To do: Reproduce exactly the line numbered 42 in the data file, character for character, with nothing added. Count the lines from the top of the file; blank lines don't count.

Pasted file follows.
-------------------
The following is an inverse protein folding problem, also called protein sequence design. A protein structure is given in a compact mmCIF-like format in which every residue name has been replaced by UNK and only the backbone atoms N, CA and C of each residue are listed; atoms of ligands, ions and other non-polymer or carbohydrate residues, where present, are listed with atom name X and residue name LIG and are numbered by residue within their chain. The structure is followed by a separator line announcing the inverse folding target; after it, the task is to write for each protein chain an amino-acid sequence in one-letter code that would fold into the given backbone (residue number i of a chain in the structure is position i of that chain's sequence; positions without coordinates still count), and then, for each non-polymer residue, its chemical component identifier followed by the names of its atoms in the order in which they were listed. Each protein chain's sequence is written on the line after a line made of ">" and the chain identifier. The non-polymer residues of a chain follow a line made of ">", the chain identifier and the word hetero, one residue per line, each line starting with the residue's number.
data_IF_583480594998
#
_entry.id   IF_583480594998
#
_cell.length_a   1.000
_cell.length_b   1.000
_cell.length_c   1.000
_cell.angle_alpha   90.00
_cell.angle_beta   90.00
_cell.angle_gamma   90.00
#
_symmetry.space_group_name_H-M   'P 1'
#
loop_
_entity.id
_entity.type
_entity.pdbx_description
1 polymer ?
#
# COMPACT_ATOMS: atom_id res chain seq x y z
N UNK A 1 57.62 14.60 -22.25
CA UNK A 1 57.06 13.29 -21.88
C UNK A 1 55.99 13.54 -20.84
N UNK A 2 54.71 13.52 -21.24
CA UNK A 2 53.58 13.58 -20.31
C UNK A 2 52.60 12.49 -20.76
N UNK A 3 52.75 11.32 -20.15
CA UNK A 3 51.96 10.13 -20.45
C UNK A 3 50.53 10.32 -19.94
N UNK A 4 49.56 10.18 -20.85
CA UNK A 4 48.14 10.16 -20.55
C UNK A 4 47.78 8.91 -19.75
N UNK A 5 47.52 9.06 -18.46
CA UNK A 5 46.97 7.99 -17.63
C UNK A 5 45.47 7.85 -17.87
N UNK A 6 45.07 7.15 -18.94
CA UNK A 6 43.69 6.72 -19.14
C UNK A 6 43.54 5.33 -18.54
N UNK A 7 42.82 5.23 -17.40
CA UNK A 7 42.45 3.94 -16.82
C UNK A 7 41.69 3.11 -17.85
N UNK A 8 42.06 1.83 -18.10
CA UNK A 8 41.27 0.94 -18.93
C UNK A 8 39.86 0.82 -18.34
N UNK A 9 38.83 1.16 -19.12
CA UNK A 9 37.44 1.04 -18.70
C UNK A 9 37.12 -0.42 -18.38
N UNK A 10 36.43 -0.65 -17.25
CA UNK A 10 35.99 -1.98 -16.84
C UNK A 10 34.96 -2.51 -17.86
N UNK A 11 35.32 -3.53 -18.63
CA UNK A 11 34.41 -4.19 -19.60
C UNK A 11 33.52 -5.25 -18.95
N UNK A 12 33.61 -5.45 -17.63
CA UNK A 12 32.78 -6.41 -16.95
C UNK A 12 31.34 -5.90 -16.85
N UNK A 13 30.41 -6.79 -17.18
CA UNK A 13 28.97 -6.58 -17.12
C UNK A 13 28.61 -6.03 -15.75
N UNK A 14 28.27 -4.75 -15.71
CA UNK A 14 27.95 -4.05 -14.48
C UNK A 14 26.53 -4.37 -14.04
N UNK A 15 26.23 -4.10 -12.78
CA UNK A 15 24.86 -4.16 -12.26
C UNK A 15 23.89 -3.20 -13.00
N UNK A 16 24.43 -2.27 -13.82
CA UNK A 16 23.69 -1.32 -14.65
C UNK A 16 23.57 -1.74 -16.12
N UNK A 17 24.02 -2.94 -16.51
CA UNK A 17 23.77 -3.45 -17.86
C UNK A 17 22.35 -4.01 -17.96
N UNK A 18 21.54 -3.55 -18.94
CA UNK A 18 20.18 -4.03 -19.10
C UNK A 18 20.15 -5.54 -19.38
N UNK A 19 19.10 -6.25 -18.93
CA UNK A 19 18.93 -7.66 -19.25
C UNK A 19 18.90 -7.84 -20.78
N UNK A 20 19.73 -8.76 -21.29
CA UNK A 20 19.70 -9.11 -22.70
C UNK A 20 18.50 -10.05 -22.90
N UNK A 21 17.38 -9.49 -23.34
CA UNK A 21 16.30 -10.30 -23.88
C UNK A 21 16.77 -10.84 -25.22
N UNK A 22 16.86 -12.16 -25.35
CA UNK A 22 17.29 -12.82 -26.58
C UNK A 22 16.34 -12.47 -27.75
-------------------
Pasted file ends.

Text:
C UNK A 7 41.69 3.11 -17.85